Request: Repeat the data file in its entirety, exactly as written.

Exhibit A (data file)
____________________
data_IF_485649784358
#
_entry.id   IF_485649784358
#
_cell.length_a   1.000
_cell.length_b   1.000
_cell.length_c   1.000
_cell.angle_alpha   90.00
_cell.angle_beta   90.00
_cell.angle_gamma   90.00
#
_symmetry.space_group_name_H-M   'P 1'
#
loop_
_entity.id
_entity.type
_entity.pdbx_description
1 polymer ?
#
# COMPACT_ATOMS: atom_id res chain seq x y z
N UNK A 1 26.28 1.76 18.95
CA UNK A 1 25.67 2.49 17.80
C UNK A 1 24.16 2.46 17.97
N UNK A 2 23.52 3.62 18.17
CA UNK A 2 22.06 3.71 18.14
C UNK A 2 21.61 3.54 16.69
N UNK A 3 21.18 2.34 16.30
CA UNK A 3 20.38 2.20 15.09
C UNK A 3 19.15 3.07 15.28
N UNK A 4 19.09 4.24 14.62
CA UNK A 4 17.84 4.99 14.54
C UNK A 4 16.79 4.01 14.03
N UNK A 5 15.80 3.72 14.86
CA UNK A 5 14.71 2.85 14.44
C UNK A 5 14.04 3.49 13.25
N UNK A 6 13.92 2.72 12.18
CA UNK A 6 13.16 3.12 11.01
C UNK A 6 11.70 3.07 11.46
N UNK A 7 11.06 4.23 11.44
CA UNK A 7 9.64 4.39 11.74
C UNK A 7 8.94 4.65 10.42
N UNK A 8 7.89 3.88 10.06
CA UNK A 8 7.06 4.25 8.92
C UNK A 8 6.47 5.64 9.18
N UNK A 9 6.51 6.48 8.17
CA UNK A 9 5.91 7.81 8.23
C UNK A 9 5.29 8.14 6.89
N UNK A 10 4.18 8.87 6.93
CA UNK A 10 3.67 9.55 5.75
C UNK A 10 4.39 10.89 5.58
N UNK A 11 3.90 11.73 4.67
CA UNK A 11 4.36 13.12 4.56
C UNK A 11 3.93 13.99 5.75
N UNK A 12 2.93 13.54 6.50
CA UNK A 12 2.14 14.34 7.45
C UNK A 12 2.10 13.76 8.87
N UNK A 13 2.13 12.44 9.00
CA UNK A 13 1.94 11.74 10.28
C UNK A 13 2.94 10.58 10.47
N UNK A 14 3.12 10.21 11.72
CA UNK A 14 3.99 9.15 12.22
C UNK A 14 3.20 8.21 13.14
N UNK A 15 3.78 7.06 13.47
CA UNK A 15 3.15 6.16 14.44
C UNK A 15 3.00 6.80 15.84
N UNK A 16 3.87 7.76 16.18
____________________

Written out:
data_IF_485649784358
#
_entry.id   IF_485649784358
#
_cell.length_a   1.000
_cell.length_b   1.000
_cell.length_c   1.000
_cell.angle_alpha   90.00
_cell.angle_beta   90.00
_cell.angle_gamma   90.00
#
_symmetry.space_group_name_H-M   'P 1'
#
loop_
_entity.id
_entity.type
_entity.pdbx_description
1 polymer ?
#
# COMPACT_ATOMS: atom_id res chain seq x y z
N UNK A 1 26.28 1.76 18.95
CA UNK A 1 25.67 2.49 17.80
C UNK A 1 24.16 2.46 17.97
N UNK A 2 23.52 3.62 18.17
CA UNK A 2 22.06 3.71 18.14
C UNK A 2 21.61 3.54 16.69
N UNK A 3 21.18 2.34 16.30
CA UNK A 3 20.38 2.20 15.09
C UNK A 3 19.15 3.07 15.28
N UNK A 4 19.09 4.24 14.62
CA UNK A 4 17.84 4.99 14.54
C UNK A 4 16.79 4.01 14.03
N UNK A 5 15.80 3.72 14.86
CA UNK A 5 14.71 2.85 14.44
C UNK A 5 14.04 3.49 13.25
N UNK A 6 13.92 2.72 12.18
CA UNK A 6 13.16 3.12 11.01
C UNK A 6 11.70 3.07 11.46
N UNK A 7 11.06 4.23 11.44
CA UNK A 7 9.64 4.39 11.74
C UNK A 7 8.94 4.65 10.42
N UNK A 8 7.89 3.88 10.06
CA UNK A 8 7.06 4.25 8.92
C UNK A 8 6.47 5.64 9.18
N UNK A 9 6.51 6.48 8.17
CA UNK A 9 5.91 7.81 8.23
C UNK A 9 5.29 8.14 6.89
N UNK A 10 4.18 8.87 6.93
CA UNK A 10 3.67 9.55 5.75
C UNK A 10 4.39 10.89 5.58
N UNK A 11 3.90 11.73 4.67
CA UNK A 11 4.36 13.12 4.56
C UNK A 11 3.93 13.99 5.75
N UNK A 12 2.93 13.54 6.50
CA UNK A 12 2.14 14.34 7.45
C UNK A 12 2.10 13.76 8.87
N UNK A 13 2.13 12.44 9.00
CA UNK A 13 1.94 11.74 10.28
C UNK A 13 2.94 10.58 10.47
N UNK A 14 3.12 10.21 11.72
CA UNK A 14 3.99 9.15 12.22
C UNK A 14 3.20 8.21 13.14
N UNK A 15 3.78 7.06 13.47
CA UNK A 15 3.15 6.16 14.44
C UNK A 15 3.00 6.80 15.84
N UNK A 16 3.87 7.76 16.18